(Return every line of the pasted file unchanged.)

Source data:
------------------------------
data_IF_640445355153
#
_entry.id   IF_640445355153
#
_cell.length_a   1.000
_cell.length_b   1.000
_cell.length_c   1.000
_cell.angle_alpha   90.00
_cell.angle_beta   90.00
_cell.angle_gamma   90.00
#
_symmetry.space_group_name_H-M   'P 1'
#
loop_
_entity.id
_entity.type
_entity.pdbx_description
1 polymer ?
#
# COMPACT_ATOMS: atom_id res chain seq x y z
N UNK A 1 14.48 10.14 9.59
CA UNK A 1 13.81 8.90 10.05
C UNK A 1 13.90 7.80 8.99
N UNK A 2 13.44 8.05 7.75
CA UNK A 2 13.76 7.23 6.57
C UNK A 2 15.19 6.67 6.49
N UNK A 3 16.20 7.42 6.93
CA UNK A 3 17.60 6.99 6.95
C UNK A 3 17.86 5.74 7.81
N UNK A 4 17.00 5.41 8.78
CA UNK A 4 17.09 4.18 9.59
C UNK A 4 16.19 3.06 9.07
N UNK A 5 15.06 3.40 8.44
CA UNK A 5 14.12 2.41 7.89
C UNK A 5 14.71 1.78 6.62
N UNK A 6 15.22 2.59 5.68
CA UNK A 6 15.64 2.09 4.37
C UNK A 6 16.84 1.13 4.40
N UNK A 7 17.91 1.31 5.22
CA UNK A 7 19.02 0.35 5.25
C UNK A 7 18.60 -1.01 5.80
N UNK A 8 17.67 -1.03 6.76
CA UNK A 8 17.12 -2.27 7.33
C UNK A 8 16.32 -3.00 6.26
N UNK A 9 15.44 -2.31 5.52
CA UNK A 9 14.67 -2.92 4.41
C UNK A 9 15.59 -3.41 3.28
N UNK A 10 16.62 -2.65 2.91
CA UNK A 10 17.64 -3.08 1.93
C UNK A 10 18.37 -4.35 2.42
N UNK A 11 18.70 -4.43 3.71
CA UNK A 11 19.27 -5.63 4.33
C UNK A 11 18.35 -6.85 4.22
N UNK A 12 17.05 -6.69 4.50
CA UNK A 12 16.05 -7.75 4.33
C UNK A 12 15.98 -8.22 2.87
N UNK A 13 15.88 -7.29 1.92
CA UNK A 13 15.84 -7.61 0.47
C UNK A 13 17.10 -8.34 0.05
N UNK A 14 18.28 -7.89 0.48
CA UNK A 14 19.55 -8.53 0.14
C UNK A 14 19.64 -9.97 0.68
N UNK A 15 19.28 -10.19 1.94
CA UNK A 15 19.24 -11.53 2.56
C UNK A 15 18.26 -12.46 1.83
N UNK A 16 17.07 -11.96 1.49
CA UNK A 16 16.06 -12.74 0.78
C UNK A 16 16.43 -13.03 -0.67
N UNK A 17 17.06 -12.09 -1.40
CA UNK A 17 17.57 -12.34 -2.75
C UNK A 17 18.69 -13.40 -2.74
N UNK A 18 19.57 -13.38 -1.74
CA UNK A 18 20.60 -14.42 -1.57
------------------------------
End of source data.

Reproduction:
data_IF_640445355153
#
_entry.id   IF_640445355153
#
_cell.length_a   1.000
_cell.length_b   1.000
_cell.length_c   1.000
_cell.angle_alpha   90.00
_cell.angle_beta   90.00
_cell.angle_gamma   90.00
#
_symmetry.space_group_name_H-M   'P 1'
#
loop_
_entity.id
_entity.type
_entity.pdbx_description
1 polymer ?
#
# COMPACT_ATOMS: atom_id res chain seq x y z
N UNK A 1 14.48 10.14 9.59
CA UNK A 1 13.81 8.90 10.05
C UNK A 1 13.90 7.80 8.99
N UNK A 2 13.44 8.05 7.75
CA UNK A 2 13.76 7.23 6.57
C UNK A 2 15.19 6.67 6.49
N UNK A 3 16.20 7.42 6.93
CA UNK A 3 17.60 6.99 6.95
C UNK A 3 17.86 5.74 7.81
N UNK A 4 17.00 5.41 8.78
CA UNK A 4 17.09 4.18 9.59
C UNK A 4 16.19 3.06 9.07
N UNK A 5 15.06 3.40 8.44
CA UNK A 5 14.12 2.41 7.89
C UNK A 5 14.71 1.78 6.62
N UNK A 6 15.22 2.59 5.68
CA UNK A 6 15.64 2.09 4.37
C UNK A 6 16.84 1.13 4.40
N UNK A 7 17.91 1.31 5.22
CA UNK A 7 19.02 0.35 5.25
C UNK A 7 18.60 -1.01 5.80
N UNK A 8 17.67 -1.03 6.76
CA UNK A 8 17.12 -2.27 7.33
C UNK A 8 16.32 -3.00 6.26
N UNK A 9 15.44 -2.31 5.52
CA UNK A 9 14.67 -2.92 4.41
C UNK A 9 15.59 -3.41 3.28
N UNK A 10 16.62 -2.65 2.91
CA UNK A 10 17.64 -3.08 1.93
C UNK A 10 18.37 -4.35 2.42
N UNK A 11 18.70 -4.43 3.71
CA UNK A 11 19.27 -5.63 4.33
C UNK A 11 18.35 -6.85 4.22
N UNK A 12 17.05 -6.69 4.50
CA UNK A 12 16.05 -7.75 4.33
C UNK A 12 15.98 -8.22 2.87
N UNK A 13 15.88 -7.29 1.92
CA UNK A 13 15.84 -7.61 0.47
C UNK A 13 17.10 -8.34 0.05
N UNK A 14 18.28 -7.89 0.48
CA UNK A 14 19.55 -8.53 0.14
C UNK A 14 19.64 -9.97 0.68
N UNK A 15 19.28 -10.19 1.94
CA UNK A 15 19.24 -11.53 2.56
C UNK A 15 18.26 -12.46 1.83
N UNK A 16 17.07 -11.96 1.49
CA UNK A 16 16.06 -12.74 0.78
C UNK A 16 16.43 -13.03 -0.67
N UNK A 17 17.06 -12.09 -1.40
CA UNK A 17 17.57 -12.34 -2.75
C UNK A 17 18.69 -13.40 -2.74
N UNK A 18 19.57 -13.38 -1.74
CA UNK A 18 20.60 -14.42 -1.57